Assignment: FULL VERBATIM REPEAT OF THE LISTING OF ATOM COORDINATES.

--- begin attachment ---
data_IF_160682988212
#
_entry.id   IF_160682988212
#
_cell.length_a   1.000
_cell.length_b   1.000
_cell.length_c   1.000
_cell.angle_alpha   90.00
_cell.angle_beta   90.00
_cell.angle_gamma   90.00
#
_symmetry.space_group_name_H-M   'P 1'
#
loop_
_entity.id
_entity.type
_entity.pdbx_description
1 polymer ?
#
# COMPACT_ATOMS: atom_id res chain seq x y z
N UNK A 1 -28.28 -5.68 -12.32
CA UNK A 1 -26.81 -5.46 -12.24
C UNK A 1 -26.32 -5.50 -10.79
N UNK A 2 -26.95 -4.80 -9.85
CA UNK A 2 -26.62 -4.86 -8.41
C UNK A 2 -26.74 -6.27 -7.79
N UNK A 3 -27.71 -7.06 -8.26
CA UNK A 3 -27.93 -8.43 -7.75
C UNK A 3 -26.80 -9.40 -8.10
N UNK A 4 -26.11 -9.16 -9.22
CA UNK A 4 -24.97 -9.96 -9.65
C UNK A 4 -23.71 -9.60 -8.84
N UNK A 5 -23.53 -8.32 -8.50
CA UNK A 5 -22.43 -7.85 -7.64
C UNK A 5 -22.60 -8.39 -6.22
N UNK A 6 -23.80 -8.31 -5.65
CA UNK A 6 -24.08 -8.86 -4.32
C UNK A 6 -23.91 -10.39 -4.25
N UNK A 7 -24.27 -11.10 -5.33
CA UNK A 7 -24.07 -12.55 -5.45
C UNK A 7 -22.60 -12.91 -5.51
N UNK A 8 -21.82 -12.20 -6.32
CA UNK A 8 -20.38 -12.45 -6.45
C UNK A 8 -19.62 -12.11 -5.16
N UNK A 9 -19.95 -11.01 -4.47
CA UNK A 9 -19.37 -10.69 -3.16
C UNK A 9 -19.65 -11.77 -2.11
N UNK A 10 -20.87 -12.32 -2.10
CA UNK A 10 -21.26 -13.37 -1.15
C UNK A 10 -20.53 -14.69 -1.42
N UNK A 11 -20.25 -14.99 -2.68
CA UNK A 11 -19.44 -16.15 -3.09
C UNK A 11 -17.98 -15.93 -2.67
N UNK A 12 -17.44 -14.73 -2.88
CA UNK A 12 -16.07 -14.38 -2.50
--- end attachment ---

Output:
data_IF_160682988212
#
_entry.id   IF_160682988212
#
_cell.length_a   1.000
_cell.length_b   1.000
_cell.length_c   1.000
_cell.angle_alpha   90.00
_cell.angle_beta   90.00
_cell.angle_gamma   90.00
#
_symmetry.space_group_name_H-M   'P 1'
#
loop_
_entity.id
_entity.type
_entity.pdbx_description
1 polymer ?
#
# COMPACT_ATOMS: atom_id res chain seq x y z
N UNK A 1 -28.28 -5.68 -12.32
CA UNK A 1 -26.81 -5.46 -12.24
C UNK A 1 -26.32 -5.50 -10.79
N UNK A 2 -26.95 -4.80 -9.85
CA UNK A 2 -26.62 -4.86 -8.41
C UNK A 2 -26.74 -6.27 -7.79
N UNK A 3 -27.71 -7.06 -8.26
CA UNK A 3 -27.93 -8.43 -7.75
C UNK A 3 -26.80 -9.40 -8.10
N UNK A 4 -26.11 -9.16 -9.22
CA UNK A 4 -24.97 -9.96 -9.65
C UNK A 4 -23.71 -9.60 -8.84
N UNK A 5 -23.53 -8.32 -8.50
CA UNK A 5 -22.43 -7.85 -7.64
C UNK A 5 -22.60 -8.39 -6.22
N UNK A 6 -23.80 -8.31 -5.65
CA UNK A 6 -24.08 -8.86 -4.32
C UNK A 6 -23.91 -10.39 -4.25
N UNK A 7 -24.27 -11.10 -5.33
CA UNK A 7 -24.07 -12.55 -5.45
C UNK A 7 -22.60 -12.91 -5.51
N UNK A 8 -21.82 -12.20 -6.32
CA UNK A 8 -20.38 -12.45 -6.45
C UNK A 8 -19.62 -12.11 -5.16
N UNK A 9 -19.95 -11.01 -4.47
CA UNK A 9 -19.37 -10.69 -3.16
C UNK A 9 -19.65 -11.77 -2.11
N UNK A 10 -20.87 -12.32 -2.10
CA UNK A 10 -21.26 -13.37 -1.15
C UNK A 10 -20.53 -14.69 -1.42
N UNK A 11 -20.25 -14.99 -2.68
CA UNK A 11 -19.44 -16.15 -3.09
C UNK A 11 -17.98 -15.93 -2.67
N UNK A 12 -17.44 -14.73 -2.88
CA UNK A 12 -16.07 -14.38 -2.50